Aramco raised $25.6 billion in the biggest-ever IPO, selling shares at 32 riyals each and overtaking Microsoft and Apple as the most valuable listed company.
The start of trading in Riyadh marks the end of a saga that’s been intertwined with the crown prince’s rise to global prominence and his Vision 2030 plan to reform the Saudi economy. First announced in an interview with The Economist in January 2016, the IPO came after a tumultuous period that included the murder of government critic Jamal Khashoggi and the imprisonment of prominent Saudis in Riyadh’s Ritz Carlton. The sale ultimately fell short of the $100 billion international offering with a valuation of $2 trillion that the prince once proposed.
Saudi officials pulled out all the stops to ensure that the stock traded higher after an offering that international investors largely rejected, citing the valuation and concerns including governance issues and possible security threats. The stock price also should be underpinned by demand from index-tracking funds, since Aramco will be added to emerging-market benchmarks.
“Aramco should easily get to the $2 trillion valuation as soon as tomorrow; there is plenty of appetite for it,” said Marie Salem, the head of institutions at Daman Securities in Dubai.
“And more money should flow soon with the international index inclusions. The start couldn’t be better.”
Aramco, the world’s largest oil producer, is so big that it easily dwarfs the rest of the companies in the Saudi market, which have a combined value of about $500 billion. Adding in Aramco at its current market value, the kingdom’s bourse becomes the world’s seventh-biggest stock market, overtaking Canada, Germany and India. Saudi Arabia, though, only sold 1.5 per cent of the company’s capital, meaning that barely any of its shares will trade.
Final orders surpassed $119 billion, with authorities allowing lenders to boost loans beyond usual to support the sale.
Not everyone is convinced the share price surge will last. Many international investors are avoiding the stock because of environmental, social and governance concerns, while others say the company is overvalued given its dividend yield versus peers. “Fundamentally, especially when taking ESG considerations into account, the valuation is stretched,” said Siddharth Sanghvi, head of emerging markets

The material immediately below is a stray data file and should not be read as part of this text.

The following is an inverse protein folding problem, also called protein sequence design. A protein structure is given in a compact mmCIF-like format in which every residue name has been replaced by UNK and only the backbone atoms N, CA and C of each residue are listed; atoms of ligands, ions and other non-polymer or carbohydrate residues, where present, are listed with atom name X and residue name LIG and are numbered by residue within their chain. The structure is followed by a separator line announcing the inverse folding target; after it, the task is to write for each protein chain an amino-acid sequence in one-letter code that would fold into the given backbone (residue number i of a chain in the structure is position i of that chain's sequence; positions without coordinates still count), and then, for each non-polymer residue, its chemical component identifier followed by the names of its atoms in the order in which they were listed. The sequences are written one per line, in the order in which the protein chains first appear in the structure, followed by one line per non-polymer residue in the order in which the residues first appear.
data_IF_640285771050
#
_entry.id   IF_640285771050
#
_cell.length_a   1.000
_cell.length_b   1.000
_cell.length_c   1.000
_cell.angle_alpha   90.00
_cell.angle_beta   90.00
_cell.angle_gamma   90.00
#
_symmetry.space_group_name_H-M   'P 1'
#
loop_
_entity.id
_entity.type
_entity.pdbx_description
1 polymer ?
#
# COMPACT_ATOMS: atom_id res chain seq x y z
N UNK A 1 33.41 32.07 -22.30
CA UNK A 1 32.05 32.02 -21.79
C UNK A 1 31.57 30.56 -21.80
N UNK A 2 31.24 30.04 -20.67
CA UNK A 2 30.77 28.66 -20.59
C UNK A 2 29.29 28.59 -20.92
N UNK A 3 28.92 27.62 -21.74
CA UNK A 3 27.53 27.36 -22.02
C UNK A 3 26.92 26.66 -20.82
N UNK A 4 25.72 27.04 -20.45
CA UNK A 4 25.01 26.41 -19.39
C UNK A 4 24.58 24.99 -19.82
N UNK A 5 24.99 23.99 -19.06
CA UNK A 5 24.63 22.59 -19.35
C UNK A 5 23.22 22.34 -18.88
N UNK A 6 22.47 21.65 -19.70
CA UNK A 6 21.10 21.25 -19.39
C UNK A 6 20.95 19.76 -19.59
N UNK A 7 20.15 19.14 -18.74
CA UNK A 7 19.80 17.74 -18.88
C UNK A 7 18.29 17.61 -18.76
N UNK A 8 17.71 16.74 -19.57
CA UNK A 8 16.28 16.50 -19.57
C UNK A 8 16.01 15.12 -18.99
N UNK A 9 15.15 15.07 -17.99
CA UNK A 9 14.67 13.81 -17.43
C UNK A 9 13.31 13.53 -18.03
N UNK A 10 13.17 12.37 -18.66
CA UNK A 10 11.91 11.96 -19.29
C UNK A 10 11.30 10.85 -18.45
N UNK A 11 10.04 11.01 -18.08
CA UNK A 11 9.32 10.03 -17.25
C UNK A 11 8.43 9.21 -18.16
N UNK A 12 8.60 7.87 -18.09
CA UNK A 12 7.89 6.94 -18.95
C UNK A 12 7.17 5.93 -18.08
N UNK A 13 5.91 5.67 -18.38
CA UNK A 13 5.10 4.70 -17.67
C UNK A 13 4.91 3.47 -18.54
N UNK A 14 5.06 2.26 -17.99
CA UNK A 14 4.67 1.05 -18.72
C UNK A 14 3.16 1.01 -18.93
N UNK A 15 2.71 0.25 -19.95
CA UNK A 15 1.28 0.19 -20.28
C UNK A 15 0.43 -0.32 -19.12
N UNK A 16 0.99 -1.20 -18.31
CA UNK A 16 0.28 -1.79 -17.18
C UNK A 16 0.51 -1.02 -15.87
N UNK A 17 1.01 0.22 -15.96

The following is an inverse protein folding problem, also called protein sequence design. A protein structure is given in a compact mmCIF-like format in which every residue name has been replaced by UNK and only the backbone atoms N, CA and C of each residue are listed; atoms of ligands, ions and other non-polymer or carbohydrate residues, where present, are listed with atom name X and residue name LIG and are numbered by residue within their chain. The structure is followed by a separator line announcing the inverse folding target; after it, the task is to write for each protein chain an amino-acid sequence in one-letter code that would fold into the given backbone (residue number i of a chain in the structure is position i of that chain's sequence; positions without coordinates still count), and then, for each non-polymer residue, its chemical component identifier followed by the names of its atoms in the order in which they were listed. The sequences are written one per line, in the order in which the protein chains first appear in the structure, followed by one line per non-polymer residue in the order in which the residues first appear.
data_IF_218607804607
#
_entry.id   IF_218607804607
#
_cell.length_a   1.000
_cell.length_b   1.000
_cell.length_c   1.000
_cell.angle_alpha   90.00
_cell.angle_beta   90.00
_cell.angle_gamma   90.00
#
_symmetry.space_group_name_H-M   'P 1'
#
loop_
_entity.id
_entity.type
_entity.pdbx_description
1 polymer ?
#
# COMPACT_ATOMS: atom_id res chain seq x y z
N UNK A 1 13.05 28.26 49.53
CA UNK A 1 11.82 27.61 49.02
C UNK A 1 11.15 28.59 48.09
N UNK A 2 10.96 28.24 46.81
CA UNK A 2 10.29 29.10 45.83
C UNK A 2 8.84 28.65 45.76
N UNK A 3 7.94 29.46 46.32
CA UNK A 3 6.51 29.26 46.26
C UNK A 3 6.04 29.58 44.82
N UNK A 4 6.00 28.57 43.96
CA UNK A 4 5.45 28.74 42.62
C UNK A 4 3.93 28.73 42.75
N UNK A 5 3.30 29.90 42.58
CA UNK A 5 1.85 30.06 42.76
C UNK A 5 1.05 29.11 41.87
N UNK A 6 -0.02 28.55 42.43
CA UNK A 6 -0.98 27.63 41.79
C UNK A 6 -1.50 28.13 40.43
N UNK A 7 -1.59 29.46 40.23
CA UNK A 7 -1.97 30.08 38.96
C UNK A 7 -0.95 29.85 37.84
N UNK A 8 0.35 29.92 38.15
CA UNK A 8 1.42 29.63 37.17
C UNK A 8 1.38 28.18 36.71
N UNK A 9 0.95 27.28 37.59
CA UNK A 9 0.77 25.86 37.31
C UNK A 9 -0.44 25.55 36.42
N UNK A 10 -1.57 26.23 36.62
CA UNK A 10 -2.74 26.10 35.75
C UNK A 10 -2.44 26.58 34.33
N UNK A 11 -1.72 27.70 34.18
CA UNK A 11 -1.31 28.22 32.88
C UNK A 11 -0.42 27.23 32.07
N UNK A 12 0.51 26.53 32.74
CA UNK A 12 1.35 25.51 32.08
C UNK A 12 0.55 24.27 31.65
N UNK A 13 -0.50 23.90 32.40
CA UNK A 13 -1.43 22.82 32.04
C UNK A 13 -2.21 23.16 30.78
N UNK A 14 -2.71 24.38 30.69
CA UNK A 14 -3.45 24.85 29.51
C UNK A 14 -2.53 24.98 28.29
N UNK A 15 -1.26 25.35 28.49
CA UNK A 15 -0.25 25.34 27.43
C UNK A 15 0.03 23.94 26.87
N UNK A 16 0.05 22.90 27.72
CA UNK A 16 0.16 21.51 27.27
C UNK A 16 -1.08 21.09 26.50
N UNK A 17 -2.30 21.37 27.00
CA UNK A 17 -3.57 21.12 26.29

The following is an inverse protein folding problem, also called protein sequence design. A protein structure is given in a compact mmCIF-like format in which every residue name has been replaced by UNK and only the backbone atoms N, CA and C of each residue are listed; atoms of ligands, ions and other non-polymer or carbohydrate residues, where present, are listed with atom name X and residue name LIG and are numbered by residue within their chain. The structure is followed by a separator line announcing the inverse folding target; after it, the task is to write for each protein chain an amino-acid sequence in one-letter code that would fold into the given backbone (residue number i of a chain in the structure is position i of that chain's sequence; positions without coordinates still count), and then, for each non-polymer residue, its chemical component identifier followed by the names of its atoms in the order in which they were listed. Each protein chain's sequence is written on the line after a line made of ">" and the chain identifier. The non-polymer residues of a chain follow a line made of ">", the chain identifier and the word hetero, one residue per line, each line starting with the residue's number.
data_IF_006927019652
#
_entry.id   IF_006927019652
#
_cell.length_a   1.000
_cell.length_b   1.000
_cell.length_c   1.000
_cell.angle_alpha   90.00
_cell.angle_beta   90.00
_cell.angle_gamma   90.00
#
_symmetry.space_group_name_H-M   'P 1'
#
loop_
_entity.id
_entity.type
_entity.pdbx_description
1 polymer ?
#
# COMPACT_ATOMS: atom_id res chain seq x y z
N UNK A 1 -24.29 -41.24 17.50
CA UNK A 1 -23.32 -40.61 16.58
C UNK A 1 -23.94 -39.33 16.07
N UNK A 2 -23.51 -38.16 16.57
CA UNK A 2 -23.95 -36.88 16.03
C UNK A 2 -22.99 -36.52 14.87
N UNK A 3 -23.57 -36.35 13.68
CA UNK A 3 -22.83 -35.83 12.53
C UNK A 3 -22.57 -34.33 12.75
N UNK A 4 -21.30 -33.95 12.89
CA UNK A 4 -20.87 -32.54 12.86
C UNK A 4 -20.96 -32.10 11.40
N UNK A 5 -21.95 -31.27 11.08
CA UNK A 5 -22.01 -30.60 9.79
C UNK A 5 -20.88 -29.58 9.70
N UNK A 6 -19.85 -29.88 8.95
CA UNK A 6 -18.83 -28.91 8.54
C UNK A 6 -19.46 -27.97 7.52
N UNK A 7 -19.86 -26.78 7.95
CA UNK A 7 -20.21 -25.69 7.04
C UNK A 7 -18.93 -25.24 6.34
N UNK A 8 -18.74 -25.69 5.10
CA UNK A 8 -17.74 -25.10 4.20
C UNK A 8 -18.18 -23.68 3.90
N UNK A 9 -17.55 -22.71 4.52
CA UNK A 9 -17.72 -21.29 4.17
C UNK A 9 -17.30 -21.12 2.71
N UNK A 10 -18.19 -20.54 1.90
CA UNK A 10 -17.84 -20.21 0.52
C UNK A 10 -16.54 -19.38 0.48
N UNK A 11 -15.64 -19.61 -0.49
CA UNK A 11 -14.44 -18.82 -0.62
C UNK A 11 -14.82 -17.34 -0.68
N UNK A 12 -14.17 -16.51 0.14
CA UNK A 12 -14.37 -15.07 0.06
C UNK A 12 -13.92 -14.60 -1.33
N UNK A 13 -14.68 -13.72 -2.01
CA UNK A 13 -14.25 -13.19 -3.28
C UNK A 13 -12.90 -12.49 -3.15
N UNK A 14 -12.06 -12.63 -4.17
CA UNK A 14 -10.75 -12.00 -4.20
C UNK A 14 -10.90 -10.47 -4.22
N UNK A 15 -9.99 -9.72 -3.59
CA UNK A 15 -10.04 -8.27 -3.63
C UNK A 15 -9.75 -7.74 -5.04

equity research at Amundi.
Aramco has promised a bumper dividend payment of a minimum $75 billion a year until at least 2024. That implies a yield of about 3.9%, much less generous than peers BP Plc and Royal Dutch Shell Plc, yet also high enough to threaten to stretch the company’s finances if crude prices fall.
Aramco’s IPO relied on some of the kingdom’s richest families, who had members detained in the Ritz hotel during a so-called crackdown on corruption in 2017, and also on cash from neighboring allies such as the sovereign wealth funds of Kuwait and Abu Dhabi. Gulf Cooperation Council investors are confident the stock price has plenty of room to increase, boosted by incentives that go from bonus shares to the fast inclusion in emerging-market benchmarks.
Wealthy Saudis were pressed to buy shares after the start of trading to make the IPO a success, the Financial Times reported Tuesday.
A surge in early trading validates “our thesis that Aramco’s pricing fell short of $2 trillion to leave upside on the table for Saudi and GCC investors, allowing them to benefit from the listing of Saudi’s crown jewel,” said Zachary Cefaratti, chief executive officer at Dalma Capital Management Ltd., which bought shares in the IPO through three funds.
Goldman Sachs Group Inc., acting as share stabilizing manager, has the right to exercise an option to sell another 450 million shares. It could be executed in whole or in part up to 30 calendar days after trading begins. The previous largest IPO, Alibaba Group Holding Ltd., rose 38% in its trading debut in 2014.
The Aramco IPO proceeds will be transferred to the Public Investment Fund, which has made a number of bold investments, including into SoftBank Group Corp.’s Vision Fund and a $3.5 billion stake in Uber Technologies Inc. Saudi authorities flagged this week that “a lot” of the money will be spent in the domestic economy.
The proceeds of the Aramco deal alone are equal to more than a decade of IPOs on Tadawul, the Saudi stock exchange. The company will have a weight of 8% to 9% in the Tadawul All Share Index, said Khalid Al Hussan, chief executive officer of the bourse.
Even though Aramco’s free float is among the lowest globally, the deal opens up one of the world’s most secretive companies, one that bankrolled Saudi Arabia and its rulers for decades, but until this year had never published financial statements or borrowed in international debt markets.